SACRAMENTO, Calif. (AP) — California regulators on Monday proposed a first-of-its-kind, $1.5 million fine for a group of Central Valley farmers accused of illegally taking water during the drought.
It would be the first such fine against an individual or district with claims to water that are more than a century-old, known as senior water rights holders. Entities with those rights have long enjoyed immunity from cutbacks.
The fine reflects the rising severity of California's four-year drought that has prompted the state to demand cutbacks from even those who have been historically sheltered from mandatory conservation.
The State Water Resources Control Board said state data showed the Byron-Bethany Irrigation District in the eastern San Francisco Bay Area diverted water from a pumping plant even after it was warned in June that there wasn't enough legally available.
The district serves 160 farming families in three counties in the agriculture-rich Central Valley and a residential community of 12,000 people.
It has sued the state over the board's June warning to immediately stop taking water because the watershed was running too dry to meet demand. The district estimates its farmers will see a $65 million loss in crops that include cherries, walnuts and grapes.
District general manager Rick Gilmore said he did not know a penalty was coming and wasn't aware of the details. The water that the state believes was taken might have been supplemental supplies purchased by the district, he said.
Andrew Tauriainen, a prosecutor for the water board, said there was no indication the district had been taking such supplemental water from other sources before the alleged diversions began.
The board has sent out more than 9,000 notices across the parched Central Valley warning of short water supplies. Unexpected rainfall in Southern California over the weekend hasn't affected enforcement.
State inspectors have conducted about 1,200 investigations in the past year but only took action on two. Officials say Byron-Bethany was targeted because it was publicly defying the board and diverting water.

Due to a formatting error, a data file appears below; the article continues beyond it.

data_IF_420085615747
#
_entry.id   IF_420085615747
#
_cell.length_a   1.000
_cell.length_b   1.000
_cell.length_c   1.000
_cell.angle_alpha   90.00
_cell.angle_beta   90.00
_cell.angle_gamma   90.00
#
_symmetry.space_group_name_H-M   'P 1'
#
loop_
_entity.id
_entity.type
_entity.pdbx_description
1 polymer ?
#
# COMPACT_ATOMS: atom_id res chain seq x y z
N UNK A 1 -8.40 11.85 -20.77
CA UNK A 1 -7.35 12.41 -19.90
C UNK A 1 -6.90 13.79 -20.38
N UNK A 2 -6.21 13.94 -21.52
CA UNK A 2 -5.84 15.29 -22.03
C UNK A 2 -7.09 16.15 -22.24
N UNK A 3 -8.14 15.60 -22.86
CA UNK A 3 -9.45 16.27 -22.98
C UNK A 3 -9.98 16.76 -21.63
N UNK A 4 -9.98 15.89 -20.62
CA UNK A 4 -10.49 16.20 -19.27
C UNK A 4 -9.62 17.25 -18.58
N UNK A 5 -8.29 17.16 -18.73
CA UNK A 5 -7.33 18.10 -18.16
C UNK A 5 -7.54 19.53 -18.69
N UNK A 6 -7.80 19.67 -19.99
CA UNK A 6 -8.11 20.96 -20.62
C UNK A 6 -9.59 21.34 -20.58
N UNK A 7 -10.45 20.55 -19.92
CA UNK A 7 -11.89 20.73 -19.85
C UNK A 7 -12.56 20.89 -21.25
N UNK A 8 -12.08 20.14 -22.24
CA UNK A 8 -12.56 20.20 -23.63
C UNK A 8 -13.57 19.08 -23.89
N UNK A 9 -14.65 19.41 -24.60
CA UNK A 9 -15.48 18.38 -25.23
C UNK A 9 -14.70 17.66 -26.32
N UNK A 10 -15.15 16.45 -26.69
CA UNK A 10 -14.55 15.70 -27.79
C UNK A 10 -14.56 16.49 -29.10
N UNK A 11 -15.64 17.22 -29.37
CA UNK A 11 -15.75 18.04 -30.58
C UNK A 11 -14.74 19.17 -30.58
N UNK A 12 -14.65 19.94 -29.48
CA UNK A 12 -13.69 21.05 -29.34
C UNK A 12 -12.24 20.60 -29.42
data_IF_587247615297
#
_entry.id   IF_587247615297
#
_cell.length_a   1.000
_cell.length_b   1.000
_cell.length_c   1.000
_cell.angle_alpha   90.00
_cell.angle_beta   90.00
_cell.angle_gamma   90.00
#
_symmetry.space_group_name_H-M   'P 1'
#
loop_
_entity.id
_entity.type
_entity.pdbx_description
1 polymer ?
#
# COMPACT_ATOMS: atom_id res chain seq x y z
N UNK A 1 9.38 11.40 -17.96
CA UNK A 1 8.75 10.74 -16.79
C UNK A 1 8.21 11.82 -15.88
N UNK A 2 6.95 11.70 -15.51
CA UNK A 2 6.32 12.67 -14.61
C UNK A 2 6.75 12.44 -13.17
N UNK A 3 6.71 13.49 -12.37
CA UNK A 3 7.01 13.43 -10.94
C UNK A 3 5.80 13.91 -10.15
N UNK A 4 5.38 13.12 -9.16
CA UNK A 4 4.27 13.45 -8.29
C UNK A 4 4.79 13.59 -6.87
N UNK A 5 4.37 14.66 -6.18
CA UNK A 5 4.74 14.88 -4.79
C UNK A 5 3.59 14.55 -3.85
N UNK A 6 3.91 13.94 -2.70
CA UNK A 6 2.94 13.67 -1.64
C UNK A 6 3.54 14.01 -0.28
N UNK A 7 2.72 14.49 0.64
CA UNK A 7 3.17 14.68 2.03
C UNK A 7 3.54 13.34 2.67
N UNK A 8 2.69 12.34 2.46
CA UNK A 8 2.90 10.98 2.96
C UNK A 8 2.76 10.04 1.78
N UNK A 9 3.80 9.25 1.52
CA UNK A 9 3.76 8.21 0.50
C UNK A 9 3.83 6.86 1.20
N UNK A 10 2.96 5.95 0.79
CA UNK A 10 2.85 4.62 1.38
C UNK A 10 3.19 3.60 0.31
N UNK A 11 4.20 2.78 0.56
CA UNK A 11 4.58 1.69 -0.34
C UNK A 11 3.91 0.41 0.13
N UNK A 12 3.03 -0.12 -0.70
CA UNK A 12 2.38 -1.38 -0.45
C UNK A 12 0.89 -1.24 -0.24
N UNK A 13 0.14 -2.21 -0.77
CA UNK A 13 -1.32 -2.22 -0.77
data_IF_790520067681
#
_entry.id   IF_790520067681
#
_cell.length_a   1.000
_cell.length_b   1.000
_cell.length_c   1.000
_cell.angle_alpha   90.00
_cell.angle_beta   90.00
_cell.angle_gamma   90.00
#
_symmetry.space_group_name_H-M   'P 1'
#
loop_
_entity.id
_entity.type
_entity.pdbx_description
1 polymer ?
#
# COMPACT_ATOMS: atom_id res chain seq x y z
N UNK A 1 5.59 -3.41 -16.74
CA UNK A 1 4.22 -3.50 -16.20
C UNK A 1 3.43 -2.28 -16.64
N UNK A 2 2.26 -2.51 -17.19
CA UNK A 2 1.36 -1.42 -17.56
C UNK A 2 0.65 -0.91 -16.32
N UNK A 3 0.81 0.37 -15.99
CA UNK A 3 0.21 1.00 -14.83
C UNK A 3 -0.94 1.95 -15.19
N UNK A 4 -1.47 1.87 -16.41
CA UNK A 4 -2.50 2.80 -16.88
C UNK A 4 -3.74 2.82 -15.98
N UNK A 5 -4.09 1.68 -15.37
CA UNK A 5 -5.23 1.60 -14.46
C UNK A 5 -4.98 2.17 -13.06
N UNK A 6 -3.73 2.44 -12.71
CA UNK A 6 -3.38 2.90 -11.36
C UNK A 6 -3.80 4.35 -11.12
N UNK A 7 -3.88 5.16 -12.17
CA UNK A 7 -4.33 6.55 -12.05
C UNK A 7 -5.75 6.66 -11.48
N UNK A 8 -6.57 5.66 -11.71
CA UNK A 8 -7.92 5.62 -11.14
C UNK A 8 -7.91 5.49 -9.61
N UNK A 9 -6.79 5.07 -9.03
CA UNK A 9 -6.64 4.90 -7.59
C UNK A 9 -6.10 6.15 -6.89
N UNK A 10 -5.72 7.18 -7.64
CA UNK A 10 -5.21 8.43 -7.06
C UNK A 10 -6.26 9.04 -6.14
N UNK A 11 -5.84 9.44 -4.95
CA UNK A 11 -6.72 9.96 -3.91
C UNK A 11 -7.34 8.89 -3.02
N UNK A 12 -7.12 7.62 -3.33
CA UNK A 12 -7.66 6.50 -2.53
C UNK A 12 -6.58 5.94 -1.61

State officials anticipate cracking down on more districts and individuals this summer.
"Our resources are somewhat limited here, and we are taking our cases as we can get them and as we can develop them," Tauriainen said.
Byron-Bethany has 20 days to request a hearing before the water board to contest the fine, although it's unclear how long it could take to resolve the case. The maximum penalty the five-member board could assess is $5 million, depending on how the water was used.
The water board issued a cease-and-desist order last week against the West Side Irrigation District to immediately stop taking water. That district also had filed a lawsuit challenging the board's cuts, but the state says it's not retaliating against the agency.
Courts have not settled the question of whether the board has authority to demand cuts from farmers, cities and individuals with California's oldest claims to water.
Until policy changes take effect next year, senior rights holders must only report water use every three years and aren't required to meter consumption.
They have strong incentives to fight any state-ordered curtailments because they will likely see similar cuts in future dry years if they yield in this drought, said Jeffrey Michael, an economist at the University of the Pacific in Stockton.
Meanwhile, some users keep drawing water despite warnings by the state board.
The San Francisco Public Utilities Commission intends to continue diverting water for city-operated Camp Mather near Yosemite National Park unless it receives a cease-and-desist order, spokesman Tyrone Jue said.
Board officials said they could not confirm if San Francisco was under investigation over the matter.
This story has been corrected to show that Byron-Bethany Irrigation District is in the eastern San Francisco Bay Area, not Tracy.
Associated Press writer Ellen Knickmeyer in San Francisco contributed to this report.
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